Mathias Mpuuga’s 500M Pay Is Illegal, Uganda Law Society Confirms

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As per its legal duty of guiding the Public on legal matters, the Uganda Law Society (ULS) has confirmed the widely held beliefs that former Leader of Opposition Mathias Mpuuga’s hugely publicized 500M extra Pay – on top of his salary as Leader of Opposition and Member of Parliament was illegal and should be investigated.

In an undated Statement to the LegalReports on Tuesday, Uganda Law Society President Bernard Oundo writes that Mathias Mpuuga’s so-called “service award” contravenes Article 93 of the Constitution of Uganda to the extent that the Article requires any extra payments to MPs to be done by way of a Bill or a motion introduced to the House on behalf the Executive arm of Government.

Article 93 of the Constitution states that:

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“ Parliament shall not, unless the bill or the motion is introduced on behalf of the Government – (a) proceed upon a bill, including an amendment bill, that makes provision for any of the following – … (ii) the imposition of a Charge on the consolidated Fund or other public fund of Uganda or the alteration of any such charge other than by reduction… (iii) the payment, issue, or withdrawal from the Consolidated Fund or other public fund of Uganda of any monies not charged on that Fund or any increase in the amount of that payment, issue or withdrawal…”

According to leaked documents publicized by Award-winning Lawyer and Journalist Agather Atuhaire, a meeting of the Parliamentary Commission chaired by Speaker Anita Annet Among and attended by then Leader of Opposition Mathias Mpuuga, and three other Commissioners was held on 6th May 2022 to “review selected benefits of the Leader of the Opposition and Backbench Commissioners.”


ULS President Bernard Oundo/ Courtesy Photo

In that meeting, according to the documents, it was “considered and approved” that the Lawyer- Politician and the backbench Commissioners be given a “one-time pay off ‘service Award’” of 500M UGX and 400M UGX respectively, and that the Award amount would not change “regardless of length or tenure of office” – meaning that Mpuuga could still get the money notwithstanding his short-lived tenure of 2 years as LoP following his replacement by Nakawa West MP Joel Ssenyonyi.

 

Now, according to ULS Boss Bernard Oundo, these so-called “service Awards,” are illegal “ to the extent that there was no Bill or motion presented on behalf of the Executive in relation to the impugned “Service Award” emoluments and therefore “constitute an illegal charge on the Consolidated Fund of Uganda and ought to be thoroughly investigated.”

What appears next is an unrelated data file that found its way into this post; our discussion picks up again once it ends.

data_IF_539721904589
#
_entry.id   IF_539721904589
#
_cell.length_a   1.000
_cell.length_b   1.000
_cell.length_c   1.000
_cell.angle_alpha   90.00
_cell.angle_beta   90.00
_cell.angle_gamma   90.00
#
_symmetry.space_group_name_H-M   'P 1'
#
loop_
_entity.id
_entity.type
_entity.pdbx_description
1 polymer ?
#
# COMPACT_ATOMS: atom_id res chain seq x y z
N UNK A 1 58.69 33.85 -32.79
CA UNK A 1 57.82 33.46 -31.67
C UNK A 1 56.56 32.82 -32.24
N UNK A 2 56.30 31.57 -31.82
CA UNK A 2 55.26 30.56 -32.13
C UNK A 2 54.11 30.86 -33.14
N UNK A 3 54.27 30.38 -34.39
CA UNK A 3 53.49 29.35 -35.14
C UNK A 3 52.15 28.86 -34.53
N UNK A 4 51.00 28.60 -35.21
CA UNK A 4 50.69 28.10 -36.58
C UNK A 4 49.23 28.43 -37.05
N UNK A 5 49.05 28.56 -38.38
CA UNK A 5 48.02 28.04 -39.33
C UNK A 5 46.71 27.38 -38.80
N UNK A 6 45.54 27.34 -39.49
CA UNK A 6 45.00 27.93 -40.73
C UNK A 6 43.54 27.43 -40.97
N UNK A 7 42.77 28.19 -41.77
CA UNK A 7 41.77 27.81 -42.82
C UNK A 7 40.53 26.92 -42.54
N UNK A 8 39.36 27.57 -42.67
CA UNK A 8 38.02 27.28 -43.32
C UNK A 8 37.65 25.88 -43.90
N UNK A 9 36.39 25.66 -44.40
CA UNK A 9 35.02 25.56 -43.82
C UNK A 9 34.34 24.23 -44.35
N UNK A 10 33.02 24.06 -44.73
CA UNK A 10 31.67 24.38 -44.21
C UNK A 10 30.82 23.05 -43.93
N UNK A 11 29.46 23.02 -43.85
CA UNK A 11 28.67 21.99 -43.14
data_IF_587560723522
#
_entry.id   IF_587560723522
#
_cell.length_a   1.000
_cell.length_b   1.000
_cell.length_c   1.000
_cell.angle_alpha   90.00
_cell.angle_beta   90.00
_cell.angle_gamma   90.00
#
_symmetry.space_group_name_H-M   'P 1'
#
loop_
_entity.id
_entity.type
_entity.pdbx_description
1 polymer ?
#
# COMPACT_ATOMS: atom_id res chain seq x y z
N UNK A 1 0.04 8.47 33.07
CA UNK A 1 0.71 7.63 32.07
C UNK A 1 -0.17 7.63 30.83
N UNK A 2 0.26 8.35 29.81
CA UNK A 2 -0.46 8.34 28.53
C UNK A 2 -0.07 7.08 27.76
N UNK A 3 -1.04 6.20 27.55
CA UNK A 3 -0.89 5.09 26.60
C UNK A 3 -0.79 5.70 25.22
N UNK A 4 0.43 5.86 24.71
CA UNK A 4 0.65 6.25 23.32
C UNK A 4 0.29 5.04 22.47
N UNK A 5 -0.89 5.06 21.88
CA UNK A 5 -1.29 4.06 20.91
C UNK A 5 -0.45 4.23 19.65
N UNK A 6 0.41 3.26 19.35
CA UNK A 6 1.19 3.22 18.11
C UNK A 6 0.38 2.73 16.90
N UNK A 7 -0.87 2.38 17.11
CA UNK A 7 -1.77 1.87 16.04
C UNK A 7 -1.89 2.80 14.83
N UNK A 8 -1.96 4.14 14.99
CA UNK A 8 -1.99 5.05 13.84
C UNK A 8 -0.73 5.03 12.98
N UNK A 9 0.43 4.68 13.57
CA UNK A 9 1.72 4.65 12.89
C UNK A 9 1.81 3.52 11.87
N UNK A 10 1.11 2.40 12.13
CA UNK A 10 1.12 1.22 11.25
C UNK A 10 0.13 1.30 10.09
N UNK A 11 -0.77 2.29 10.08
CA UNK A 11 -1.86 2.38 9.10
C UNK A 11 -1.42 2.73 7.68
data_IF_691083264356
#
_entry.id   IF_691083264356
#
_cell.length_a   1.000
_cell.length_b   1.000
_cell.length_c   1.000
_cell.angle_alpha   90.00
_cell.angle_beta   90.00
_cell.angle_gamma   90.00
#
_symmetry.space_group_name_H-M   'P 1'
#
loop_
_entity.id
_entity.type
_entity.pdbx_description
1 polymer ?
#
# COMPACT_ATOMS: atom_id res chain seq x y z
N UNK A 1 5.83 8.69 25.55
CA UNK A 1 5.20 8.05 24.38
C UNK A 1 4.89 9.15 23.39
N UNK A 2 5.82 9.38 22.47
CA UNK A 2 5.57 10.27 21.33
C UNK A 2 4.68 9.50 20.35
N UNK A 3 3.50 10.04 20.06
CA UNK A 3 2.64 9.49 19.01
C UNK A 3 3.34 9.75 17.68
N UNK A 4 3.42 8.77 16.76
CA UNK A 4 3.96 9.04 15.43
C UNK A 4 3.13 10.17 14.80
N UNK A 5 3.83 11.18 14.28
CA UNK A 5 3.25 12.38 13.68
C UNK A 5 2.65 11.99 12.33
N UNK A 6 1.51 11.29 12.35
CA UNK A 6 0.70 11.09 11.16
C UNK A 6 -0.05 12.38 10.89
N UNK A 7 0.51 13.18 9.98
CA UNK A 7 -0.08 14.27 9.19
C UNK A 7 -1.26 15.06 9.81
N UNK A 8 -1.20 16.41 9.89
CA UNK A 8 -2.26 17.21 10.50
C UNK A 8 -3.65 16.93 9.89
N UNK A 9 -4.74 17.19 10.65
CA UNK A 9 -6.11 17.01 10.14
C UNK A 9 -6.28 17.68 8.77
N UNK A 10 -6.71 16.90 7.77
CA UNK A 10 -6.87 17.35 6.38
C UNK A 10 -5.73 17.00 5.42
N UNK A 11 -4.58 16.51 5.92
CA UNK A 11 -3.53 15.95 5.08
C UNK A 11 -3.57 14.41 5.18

“ The Supreme Court of Uganda has confirmed the above position in Parliamentary Commission Vs Mwesigye Wilson, Constitutional Appeal No.8 of 2016, wherein it determined that the emoluments of Members of Parliament can only be altered (other than by reduction) upon a Bill or motion introduced on behalf of the Executive. The Court further held that the Parliamentary Commission is bound by this procedure of determination of emoluments of Members of Parliament.”

Mr. Oundo counseled.

“ ULS thus urges Parliament to abide by the Constitutional and Statutory laws governing the determination of their emoluments (including salaries, gratuities, pension, and other benefits) and to lead by example in demonstrating proper and economical use of public funds.”

He added.

ULS’s legal advice comes against the backdrop of denials, confusion, and back and forth between Hon. Mathias Mpuuga and his sympathizers on one hand, and his political Party NUP and its supporters on the other – and at least should set the legality record of Mr. Mpuuga’s and others’ “service awards” straight.

The Lawyers’ lobby further counseled in favor of setting up an independent “Salaries and Remuneration Commission of Members of Parliament” to “remedy the perennial problem of payment disparities and conflicts of interests in the determination of the emoluments of Members of Parliament.”


Benjamin Ahikiiriza is a Legal Writer And Digital Communications & Marketing Specialist majoring in Lawyers, Law Firms And the larger Legal Sector.

Benjamin currently Works as the Director of Content and Business Development At LegalReports.


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